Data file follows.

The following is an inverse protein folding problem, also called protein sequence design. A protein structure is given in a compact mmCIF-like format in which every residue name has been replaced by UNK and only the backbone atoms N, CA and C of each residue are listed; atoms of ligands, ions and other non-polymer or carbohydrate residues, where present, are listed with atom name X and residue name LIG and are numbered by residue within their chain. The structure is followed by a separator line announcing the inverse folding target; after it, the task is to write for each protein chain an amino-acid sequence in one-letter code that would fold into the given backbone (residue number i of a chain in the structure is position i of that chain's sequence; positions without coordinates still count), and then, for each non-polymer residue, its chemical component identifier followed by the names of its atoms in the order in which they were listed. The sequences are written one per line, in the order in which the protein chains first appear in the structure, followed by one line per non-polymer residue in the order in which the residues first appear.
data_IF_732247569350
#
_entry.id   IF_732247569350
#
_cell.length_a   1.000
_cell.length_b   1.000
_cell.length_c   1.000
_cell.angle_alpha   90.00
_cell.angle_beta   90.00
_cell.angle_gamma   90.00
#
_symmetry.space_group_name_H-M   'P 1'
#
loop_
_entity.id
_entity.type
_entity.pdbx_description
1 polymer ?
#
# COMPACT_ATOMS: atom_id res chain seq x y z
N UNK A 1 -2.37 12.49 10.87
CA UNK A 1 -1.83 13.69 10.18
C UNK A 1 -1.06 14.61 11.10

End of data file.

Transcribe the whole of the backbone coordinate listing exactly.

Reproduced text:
The following is an inverse protein folding problem, also called protein sequence design. A protein structure is given in a compact mmCIF-like format in which every residue name has been replaced by UNK and only the backbone atoms N, CA and C of each residue are listed; atoms of ligands, ions and other non-polymer or carbohydrate residues, where present, are listed with atom name X and residue name LIG and are numbered by residue within their chain. The structure is followed by a separator line announcing the inverse folding target; after it, the task is to write for each protein chain an amino-acid sequence in one-letter code that would fold into the given backbone (residue number i of a chain in the structure is position i of that chain's sequence; positions without coordinates still count), and then, for each non-polymer residue, its chemical component identifier followed by the names of its atoms in the order in which they were listed. The sequences are written one per line, in the order in which the protein chains first appear in the structure, followed by one line per non-polymer residue in the order in which the residues first appear.
data_IF_732247569350
#
_entry.id   IF_732247569350
#
_cell.length_a   1.000
_cell.length_b   1.000
_cell.length_c   1.000
_cell.angle_alpha   90.00
_cell.angle_beta   90.00
_cell.angle_gamma   90.00
#
_symmetry.space_group_name_H-M   'P 1'
#
loop_
_entity.id
_entity.type
_entity.pdbx_description
1 polymer ?
#
# COMPACT_ATOMS: atom_id res chain seq x y z
N UNK A 1 -2.37 12.49 10.87
CA UNK A 1 -1.83 13.69 10.18
C UNK A 1 -1.06 14.61 11.10